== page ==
Robin Strongin

By Robin Strongin. In the 1993 movie Dave, the temp agency owner posing as the President of the United States (if you haven’t seen the film, just trust me on this) is determined to come up with the funding to save a federal homeless shelter program.  Gathering all of the cabinet officials together with pencils, legal pads and calculators, they brainstorm different wasteful programs that can be cut, totaling numbers as they go, until they come up with the necessary $350 million.

A bit of Hollywood silly escapism?  No doubt.  But, you can say this for President Dave and his fictional cabinet.  At least they approached the budget process with a constructive purpose and vision.

We can only hope that the same holds true for the supercommittee, the panel of 12 Senators and Representatives created as part of the cobbled-together solution to the debt ceiling debacle.  By Thanksgiving, the supercommittee must come up with $1.5 trillion in deficit reduction that must then be ratified by the full Congress no later than December 23.

There’s no question that health care will play a key role in those calculations.  When it comes to finding ways to reduce federal deficits, health spending is the rapidly growing elephant in the room. 

And that leads to genuine concerns about this process.  Already, policymakers are bouncing around ideas to extract more money from the healthcare system and tighten belts further.  Medicare provider payment cuts.  New home health care co-pays and budget reductions.  Mandated Medicare Part D prescription drug rebates.  The upshot of each of these steps will be a health care system that’s more expensive, less accessible, but not necessarily better.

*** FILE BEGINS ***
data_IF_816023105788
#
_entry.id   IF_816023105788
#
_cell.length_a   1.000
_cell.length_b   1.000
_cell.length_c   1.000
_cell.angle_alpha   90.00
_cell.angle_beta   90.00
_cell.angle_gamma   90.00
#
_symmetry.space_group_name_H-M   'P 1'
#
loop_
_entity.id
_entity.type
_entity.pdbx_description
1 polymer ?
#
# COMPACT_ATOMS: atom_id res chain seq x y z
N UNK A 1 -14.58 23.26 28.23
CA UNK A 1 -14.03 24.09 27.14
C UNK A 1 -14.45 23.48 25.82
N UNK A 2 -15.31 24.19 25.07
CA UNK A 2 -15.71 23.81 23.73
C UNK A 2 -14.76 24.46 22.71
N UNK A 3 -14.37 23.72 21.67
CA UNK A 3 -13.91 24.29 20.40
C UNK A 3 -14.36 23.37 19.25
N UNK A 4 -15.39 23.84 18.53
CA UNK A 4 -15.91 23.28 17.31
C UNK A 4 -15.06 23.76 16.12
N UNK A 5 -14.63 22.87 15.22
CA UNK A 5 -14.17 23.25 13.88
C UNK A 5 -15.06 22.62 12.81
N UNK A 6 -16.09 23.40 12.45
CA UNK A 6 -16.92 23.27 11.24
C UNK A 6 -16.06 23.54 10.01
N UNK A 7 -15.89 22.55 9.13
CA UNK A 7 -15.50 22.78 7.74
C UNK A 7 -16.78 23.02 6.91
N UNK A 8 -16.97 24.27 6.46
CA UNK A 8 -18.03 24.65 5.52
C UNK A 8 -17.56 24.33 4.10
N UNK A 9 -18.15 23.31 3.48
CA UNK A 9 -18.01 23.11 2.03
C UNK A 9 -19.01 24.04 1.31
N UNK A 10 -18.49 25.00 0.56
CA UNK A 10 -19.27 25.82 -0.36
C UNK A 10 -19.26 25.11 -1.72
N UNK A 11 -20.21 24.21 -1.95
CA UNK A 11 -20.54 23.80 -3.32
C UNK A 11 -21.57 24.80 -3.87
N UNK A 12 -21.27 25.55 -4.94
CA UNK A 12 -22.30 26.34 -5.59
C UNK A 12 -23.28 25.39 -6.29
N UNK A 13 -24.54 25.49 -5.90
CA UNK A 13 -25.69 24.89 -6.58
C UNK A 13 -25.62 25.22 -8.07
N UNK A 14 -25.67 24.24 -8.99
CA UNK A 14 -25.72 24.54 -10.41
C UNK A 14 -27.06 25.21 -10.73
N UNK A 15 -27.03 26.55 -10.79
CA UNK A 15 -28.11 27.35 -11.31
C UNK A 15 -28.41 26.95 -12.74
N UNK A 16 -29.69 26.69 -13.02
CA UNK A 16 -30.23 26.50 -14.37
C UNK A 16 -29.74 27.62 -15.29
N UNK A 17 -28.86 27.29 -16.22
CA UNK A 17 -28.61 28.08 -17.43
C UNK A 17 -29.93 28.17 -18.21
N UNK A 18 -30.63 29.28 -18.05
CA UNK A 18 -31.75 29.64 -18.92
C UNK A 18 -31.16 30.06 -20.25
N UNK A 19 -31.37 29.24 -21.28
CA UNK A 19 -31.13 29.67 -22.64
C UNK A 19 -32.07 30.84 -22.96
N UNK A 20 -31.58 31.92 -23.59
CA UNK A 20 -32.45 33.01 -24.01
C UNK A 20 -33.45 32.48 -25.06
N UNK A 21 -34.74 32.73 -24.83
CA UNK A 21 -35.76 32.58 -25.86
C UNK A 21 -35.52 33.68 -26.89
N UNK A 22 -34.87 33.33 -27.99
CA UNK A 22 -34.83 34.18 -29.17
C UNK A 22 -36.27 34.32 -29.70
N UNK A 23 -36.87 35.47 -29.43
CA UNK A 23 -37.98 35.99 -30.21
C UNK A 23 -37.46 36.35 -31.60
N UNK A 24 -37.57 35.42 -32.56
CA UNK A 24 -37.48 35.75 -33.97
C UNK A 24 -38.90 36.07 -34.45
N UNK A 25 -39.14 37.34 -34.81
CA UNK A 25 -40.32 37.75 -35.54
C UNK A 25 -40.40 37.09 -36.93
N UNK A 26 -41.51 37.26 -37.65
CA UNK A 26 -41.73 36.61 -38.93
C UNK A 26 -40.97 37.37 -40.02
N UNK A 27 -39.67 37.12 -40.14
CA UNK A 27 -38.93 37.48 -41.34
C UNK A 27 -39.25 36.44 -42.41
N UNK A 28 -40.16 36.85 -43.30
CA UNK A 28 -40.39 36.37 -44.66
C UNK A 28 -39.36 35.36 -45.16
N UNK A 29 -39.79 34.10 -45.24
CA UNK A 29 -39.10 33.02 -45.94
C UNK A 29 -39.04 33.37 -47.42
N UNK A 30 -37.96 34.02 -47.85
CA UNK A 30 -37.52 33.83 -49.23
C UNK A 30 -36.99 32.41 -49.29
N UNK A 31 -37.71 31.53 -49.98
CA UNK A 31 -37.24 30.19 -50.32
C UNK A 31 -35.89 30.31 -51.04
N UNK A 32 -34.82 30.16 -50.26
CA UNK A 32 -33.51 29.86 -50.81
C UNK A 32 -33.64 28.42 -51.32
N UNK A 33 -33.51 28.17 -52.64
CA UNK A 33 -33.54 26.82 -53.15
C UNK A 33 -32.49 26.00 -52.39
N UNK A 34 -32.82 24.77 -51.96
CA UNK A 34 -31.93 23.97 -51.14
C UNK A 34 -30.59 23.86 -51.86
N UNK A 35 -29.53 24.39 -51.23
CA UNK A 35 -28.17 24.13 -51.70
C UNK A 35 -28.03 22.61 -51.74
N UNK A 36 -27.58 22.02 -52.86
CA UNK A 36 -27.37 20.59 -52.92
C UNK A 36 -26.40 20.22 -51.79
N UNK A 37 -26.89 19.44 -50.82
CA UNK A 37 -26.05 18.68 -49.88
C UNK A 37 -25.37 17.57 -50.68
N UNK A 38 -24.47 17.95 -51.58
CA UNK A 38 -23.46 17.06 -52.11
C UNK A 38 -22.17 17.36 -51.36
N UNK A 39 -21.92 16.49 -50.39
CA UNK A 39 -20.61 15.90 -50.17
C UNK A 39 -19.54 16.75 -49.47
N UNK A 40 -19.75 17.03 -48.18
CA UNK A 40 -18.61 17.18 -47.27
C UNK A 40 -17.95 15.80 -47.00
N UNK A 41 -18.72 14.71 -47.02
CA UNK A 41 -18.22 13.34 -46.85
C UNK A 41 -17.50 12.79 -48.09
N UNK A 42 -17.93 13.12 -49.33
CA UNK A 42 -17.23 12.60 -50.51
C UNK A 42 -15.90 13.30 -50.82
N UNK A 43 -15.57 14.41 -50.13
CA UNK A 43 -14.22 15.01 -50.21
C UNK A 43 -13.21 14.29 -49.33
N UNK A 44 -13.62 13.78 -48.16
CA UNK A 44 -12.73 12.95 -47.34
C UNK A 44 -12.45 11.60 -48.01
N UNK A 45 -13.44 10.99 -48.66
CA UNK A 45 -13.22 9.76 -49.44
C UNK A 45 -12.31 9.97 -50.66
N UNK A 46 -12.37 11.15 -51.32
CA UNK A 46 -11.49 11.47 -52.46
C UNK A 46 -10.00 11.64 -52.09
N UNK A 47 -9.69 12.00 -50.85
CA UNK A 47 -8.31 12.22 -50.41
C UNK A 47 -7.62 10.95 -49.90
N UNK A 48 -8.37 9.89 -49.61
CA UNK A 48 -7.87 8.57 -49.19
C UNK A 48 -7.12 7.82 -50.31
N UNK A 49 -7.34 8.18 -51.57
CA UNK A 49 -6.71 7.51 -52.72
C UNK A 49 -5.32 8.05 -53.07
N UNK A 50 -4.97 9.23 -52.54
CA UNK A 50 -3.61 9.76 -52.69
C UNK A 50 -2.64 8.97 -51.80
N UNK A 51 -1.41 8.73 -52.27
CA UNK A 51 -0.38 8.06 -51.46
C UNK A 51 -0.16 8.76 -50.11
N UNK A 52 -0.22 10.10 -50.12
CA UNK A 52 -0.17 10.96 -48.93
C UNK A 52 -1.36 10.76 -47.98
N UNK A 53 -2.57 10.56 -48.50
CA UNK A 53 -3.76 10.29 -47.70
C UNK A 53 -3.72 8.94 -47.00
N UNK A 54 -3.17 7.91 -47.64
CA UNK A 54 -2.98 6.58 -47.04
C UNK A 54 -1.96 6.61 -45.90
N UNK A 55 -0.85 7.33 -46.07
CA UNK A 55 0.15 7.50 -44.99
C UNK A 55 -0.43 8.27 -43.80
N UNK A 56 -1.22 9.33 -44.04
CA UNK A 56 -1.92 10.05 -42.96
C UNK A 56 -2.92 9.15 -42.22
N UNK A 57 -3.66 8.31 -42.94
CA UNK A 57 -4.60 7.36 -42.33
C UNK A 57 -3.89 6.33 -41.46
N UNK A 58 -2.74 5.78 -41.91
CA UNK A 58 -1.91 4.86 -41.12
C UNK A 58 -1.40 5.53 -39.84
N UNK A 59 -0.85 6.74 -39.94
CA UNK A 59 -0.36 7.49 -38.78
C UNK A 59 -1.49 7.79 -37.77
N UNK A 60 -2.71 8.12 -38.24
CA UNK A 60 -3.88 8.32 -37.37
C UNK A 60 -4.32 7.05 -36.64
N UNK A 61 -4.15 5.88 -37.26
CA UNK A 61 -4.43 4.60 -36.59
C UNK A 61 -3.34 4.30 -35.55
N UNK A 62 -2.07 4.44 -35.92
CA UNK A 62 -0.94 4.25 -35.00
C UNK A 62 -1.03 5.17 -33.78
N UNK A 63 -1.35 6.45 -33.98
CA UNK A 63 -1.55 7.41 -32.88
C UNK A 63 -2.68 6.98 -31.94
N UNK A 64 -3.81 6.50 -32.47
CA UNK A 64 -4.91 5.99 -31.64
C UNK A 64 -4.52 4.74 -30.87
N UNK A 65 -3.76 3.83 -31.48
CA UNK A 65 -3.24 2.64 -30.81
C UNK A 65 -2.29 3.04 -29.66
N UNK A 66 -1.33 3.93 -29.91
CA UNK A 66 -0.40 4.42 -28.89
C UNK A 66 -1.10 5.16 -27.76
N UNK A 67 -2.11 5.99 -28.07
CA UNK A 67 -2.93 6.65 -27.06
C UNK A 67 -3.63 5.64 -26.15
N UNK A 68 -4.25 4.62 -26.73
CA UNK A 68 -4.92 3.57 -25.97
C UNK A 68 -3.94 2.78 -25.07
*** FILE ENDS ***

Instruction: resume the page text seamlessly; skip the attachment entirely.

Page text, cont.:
It’s important to note, though, that the supercommittee isn’t limited to only using the subtract key on the calculator.  The panel has essentially been given carte blanche to recommend any steps it deems necessary to reach that $1.5 trillion target.  That means that, in addition to budget cuts, the committee can venture into areas like entitlement reform, tax reform and a host of wide-ranging policy changes.

Thus, a supercommittee born out of political necessity and the fear of financial default could also present a rare opportunity.  In the weeks between now and Thanksgiving, these 12 lawmakers have a window of time in which to gather input and develop concepts to improve health care quality and cost-effectiveness.  The Affordable Care Act started a process to implement health system delivery and payment reforms.  It could be said that this supercommittee has an opportunity and even a mandate to accelerate that evolution.

There are important choices to be made this fall.  This new legislative entity could very easily take steps that will prompt more doctors to turn away Medicare patients, make prescription drugs more expensive for consumers and make home health care less accessible for seniors and the disabled.  Or, they can go a step beyond and generate savings through better, more innovative care.

Perhaps the supercommittee should begin its work with a screening of Dave.

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